Spider-Man: Miles Morales Review


All Rights go to Insomniac Games

By Graham Jones, Reporter

I don’t typically do video game reviews. To be honest, I’ve never really been into video games my whole life. I’ve played some here and there but overall I’ve always been more invested in film and television. A rare event occurred in December of 2018 when I fell in love with Insomniac’s Spider-Man. It was a game just as, if not more, cinematic than many of the films I had seen in the last year. I found myself enjoying the game more than I had ever enjoyed any other game. I became deeply invested in the story, characters, and gameplay, rushing home from school every weekday in January so I could get back to swinging through New York. It was a feeling I had truly never felt before. Skip to November of 2020 where Playstation is releasing their newest console with a spinoff/sequel to 2018’s Spider-Man titled Spider-Man: Miles Morales. I was not able to obtain a PS5 (nor pay for one) but lucky for me, Playstation was nice enough to release the game on the PS4. So, this last weekend, I pushed through the whole game so I could let Clarion readers know what I thought of the game.


Picking up shortly after the events of the first game, teenager Miles Morales trains with Peter Parker to become the best Spider-Man he can be. When Peter takes a vacation, Miles takes on being New York’s only Spider-Man while he fights a mysterious group named “The Underground” and protects his neighborhood from destruction. From a gameplay standpoint, Spider-Man: Miles Morales is even better than its predecessor. Soaring by skyscrapers is more fun than ever as the updated web-swinging mechanics make the activity feel incredibly smooth and energetic. Details in how Miles swings tell everything about his character. As you watch him twist upside down and barely catch himself at the last minute, you can tell Miles is someone who is inexperienced but confident and just getting a hold of the reins. Possibly even better than the web-swinging is the combat.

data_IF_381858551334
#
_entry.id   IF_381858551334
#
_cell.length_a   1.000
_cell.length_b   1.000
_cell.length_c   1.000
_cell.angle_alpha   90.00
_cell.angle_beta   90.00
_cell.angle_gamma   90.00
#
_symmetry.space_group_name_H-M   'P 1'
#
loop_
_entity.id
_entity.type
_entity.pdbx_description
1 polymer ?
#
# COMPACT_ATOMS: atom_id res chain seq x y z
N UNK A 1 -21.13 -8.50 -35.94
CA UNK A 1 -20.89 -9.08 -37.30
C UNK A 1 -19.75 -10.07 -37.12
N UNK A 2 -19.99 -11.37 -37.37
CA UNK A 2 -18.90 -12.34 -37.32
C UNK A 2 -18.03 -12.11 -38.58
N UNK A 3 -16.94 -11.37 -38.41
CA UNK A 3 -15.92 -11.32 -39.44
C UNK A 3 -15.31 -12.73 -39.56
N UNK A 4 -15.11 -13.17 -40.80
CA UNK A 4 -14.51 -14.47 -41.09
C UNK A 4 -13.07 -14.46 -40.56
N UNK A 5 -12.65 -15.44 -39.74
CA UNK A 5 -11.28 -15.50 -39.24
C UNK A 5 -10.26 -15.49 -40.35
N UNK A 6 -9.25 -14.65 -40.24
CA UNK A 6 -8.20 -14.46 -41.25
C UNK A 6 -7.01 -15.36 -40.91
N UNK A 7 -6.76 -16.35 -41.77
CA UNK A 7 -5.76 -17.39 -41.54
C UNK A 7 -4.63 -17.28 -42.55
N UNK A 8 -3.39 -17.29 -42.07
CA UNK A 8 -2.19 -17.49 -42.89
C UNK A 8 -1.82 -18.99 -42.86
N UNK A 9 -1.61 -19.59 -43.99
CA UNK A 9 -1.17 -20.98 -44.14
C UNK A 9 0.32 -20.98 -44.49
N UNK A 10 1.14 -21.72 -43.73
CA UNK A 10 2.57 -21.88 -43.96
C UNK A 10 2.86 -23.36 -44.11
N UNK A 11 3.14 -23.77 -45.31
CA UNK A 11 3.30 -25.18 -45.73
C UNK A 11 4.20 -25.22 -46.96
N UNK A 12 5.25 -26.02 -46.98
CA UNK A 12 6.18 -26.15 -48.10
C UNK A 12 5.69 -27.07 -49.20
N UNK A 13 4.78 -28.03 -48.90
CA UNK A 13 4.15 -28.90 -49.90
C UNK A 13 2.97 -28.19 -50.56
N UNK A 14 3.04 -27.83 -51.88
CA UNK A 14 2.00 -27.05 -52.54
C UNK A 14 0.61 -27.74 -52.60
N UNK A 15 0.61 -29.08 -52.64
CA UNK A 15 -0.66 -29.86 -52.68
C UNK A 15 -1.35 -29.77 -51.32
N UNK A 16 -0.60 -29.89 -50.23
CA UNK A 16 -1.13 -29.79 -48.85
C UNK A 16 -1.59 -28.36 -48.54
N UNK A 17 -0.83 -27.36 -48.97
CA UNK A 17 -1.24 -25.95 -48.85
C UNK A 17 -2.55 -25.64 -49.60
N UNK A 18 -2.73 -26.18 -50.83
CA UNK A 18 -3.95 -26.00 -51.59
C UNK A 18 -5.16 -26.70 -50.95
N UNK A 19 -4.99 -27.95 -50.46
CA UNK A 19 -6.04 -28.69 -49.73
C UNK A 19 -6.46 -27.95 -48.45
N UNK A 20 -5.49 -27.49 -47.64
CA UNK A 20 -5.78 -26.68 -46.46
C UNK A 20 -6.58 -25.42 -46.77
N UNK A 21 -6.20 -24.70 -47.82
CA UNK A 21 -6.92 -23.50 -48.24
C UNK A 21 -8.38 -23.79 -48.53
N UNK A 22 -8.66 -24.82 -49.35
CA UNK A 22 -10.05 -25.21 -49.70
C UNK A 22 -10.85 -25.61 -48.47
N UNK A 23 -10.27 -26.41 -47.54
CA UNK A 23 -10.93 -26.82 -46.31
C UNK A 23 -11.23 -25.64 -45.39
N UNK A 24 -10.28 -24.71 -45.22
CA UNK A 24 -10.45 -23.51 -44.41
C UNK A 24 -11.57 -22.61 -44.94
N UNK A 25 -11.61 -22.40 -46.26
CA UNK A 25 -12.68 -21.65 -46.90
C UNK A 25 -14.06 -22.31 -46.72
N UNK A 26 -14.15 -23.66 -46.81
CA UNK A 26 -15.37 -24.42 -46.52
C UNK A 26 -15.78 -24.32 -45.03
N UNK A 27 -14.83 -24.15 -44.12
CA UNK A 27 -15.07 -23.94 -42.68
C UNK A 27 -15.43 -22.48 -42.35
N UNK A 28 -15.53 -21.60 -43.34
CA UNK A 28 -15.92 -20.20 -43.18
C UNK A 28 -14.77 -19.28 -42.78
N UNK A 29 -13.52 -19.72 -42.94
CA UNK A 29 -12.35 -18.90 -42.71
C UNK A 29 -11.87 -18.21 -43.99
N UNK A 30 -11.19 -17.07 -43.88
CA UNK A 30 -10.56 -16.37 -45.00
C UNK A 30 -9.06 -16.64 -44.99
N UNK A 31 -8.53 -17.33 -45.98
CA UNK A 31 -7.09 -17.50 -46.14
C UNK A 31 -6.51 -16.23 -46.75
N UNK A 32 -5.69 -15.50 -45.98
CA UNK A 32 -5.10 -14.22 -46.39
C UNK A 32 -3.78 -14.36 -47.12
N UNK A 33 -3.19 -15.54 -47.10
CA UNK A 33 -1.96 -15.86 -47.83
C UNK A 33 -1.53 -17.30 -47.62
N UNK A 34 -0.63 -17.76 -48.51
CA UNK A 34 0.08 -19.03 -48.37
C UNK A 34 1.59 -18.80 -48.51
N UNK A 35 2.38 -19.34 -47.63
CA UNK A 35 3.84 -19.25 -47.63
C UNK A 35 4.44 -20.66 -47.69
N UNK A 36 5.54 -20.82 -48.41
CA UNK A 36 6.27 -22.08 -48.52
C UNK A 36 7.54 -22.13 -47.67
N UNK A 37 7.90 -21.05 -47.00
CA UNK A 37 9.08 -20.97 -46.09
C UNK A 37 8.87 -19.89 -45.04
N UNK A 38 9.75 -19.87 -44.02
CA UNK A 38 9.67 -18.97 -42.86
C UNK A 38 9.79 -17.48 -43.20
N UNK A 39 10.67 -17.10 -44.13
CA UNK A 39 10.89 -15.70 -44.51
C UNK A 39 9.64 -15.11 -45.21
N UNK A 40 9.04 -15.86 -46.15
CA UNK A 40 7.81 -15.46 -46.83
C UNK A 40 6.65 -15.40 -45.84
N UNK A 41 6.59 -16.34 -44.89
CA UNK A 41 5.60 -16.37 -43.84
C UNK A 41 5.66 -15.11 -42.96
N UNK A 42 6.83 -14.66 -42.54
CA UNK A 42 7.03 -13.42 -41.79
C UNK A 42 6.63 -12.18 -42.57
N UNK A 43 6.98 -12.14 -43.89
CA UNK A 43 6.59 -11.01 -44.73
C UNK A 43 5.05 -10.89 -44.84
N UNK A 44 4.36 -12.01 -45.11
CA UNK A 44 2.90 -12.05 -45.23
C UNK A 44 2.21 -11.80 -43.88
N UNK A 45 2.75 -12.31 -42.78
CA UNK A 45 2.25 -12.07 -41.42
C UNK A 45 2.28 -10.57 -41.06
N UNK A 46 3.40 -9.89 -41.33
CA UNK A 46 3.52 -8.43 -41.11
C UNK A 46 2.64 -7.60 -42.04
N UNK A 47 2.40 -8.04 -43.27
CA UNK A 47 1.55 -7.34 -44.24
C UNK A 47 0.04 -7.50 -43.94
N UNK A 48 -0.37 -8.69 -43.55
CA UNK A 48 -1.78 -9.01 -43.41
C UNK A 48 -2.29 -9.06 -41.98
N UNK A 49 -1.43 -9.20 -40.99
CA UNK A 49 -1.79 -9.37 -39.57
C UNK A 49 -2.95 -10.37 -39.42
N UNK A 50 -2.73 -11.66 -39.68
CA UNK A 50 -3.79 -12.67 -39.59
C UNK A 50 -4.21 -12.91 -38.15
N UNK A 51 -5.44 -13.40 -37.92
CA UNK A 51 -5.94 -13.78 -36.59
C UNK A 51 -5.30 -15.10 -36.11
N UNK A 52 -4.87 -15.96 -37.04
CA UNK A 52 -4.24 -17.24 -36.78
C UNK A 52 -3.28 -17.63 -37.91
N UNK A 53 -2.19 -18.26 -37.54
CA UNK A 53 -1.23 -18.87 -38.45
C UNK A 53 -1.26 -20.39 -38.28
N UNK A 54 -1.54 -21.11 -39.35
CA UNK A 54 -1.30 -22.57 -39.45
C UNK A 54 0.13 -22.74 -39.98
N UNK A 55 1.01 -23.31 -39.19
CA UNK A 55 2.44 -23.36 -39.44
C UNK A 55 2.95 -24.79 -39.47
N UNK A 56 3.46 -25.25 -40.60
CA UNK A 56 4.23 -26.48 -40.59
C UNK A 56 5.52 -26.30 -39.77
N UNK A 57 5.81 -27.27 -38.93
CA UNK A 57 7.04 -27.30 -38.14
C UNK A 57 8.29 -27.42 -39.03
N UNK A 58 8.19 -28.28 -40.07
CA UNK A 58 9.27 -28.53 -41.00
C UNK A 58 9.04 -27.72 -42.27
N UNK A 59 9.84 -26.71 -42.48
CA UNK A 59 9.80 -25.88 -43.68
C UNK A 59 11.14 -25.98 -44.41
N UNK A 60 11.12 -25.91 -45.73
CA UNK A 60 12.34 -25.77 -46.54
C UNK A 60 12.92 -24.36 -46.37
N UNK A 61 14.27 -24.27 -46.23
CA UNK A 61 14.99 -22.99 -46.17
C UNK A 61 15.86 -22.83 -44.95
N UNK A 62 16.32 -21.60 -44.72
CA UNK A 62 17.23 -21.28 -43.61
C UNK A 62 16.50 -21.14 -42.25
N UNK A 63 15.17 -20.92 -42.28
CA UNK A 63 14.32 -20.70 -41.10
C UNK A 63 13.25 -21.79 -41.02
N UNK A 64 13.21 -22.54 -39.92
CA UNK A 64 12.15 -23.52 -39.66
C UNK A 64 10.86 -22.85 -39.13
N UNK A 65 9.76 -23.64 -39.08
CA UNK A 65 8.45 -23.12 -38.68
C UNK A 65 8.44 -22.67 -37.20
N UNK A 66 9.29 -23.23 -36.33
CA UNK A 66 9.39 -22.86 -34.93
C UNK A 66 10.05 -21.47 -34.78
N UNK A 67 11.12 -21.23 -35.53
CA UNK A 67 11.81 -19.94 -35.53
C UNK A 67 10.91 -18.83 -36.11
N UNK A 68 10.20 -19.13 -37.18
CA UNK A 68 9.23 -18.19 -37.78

Miles not only has the fighting skills of Peter Parker’s Spider-Man but also comes with a bio-electricity power known as the “Venom-punch.” Using the venom-punch is one of the most satisfying things I’ve ever done. As the whole screen slows down and Miles lunges at an enemy, you can feel the power of the electricity pulsing through his arm as he sends the villain flying. This power

All Rights go to Insomniac Games

evolves throughout the game and becomes more and more fun to use as the game progresses. Miles also has the ability to turn invisible, one of the few gameplay mechanics I found a bit lacking. I rarely used it other than in stealth missions and overall it feels somewhat underdeveloped. Other than that, the gameplay is top-notch all around and better than what the first Spider-Man game had to offer.


An aspect of the game I was slightly disappointed by was the length of the campaign. Instead of having the meat of the game be its main story, it’s filled with side missions that are a mix of good and bad. One of the side missions I really enjoyed was finding sound clips all through New York left by Miles’s Uncle to create a beat and then having to find where the sounds came from. The main reason I liked this activity was because after finding the source of each sound, Miles’s Uncle, Aaron Davis, would talk about his rocky relationship with Miles’s father who died in the previous game. This touch added extra emotional weight to the overall story of the game and really fleshed out the character. Even though a lot of the side missions were boring to play out, their strongest aspects followed this pattern by adding a small insight about the characters and world that made everything feel just a bit more fully developed. 


My first reaction to the story of the game was mixed on completion of the campaign. I was disappointed by how small it felt compared to the first game, but with some time to reflect, I realized this may be its greatest strength. The story of Spider-Man: Miles Morales hones in on the idea of a “Friendly Neighborhood Spider-Man” being far more personal than its predecessor and focusing on messages about family, friends, and community. Unlike 2018’s Spider-Man, we get to meet the people that live in Miles’s neighborhood of Harlem making the conflict of the game far more impactful when Miles has to protect these characters from an evil energy company that sees his neighborhood as disposable. The game adds extra emotional complexity as Miles must face off against members of his family and friends, attempting to balance his lives as Miles and Spider-Man. I still prefer the story from 2018’s Spider-Man because of its bigger stakes and emotional punches that personally hit harder for me, but Spider-Man: Miles Morales has a story that is a worthy successor. 


Spider-Man: Miles Morales doesn’t hit all of its marks, but as a follow-up to the 2018 game, it requires a playthrough. The game manages to retain the heart and values of the Spider-Man character and legacy while creating a new and engaging story that is sure to please fans. Its gameplay scores above and beyond being unbelievably fun to get your hands on, especially in combat and web-swinging (which makes up most of the game). The side activities may be tiresome and old, but they are able to add to the world-building of the game, even if it’s only by a little bit. Overall, Spider-Man: Miles Morales must be picked up by any fan of the original game. It’s another great installment into Insomniac’s Spider-Man universe, and I can’t wait to see what they come up with next.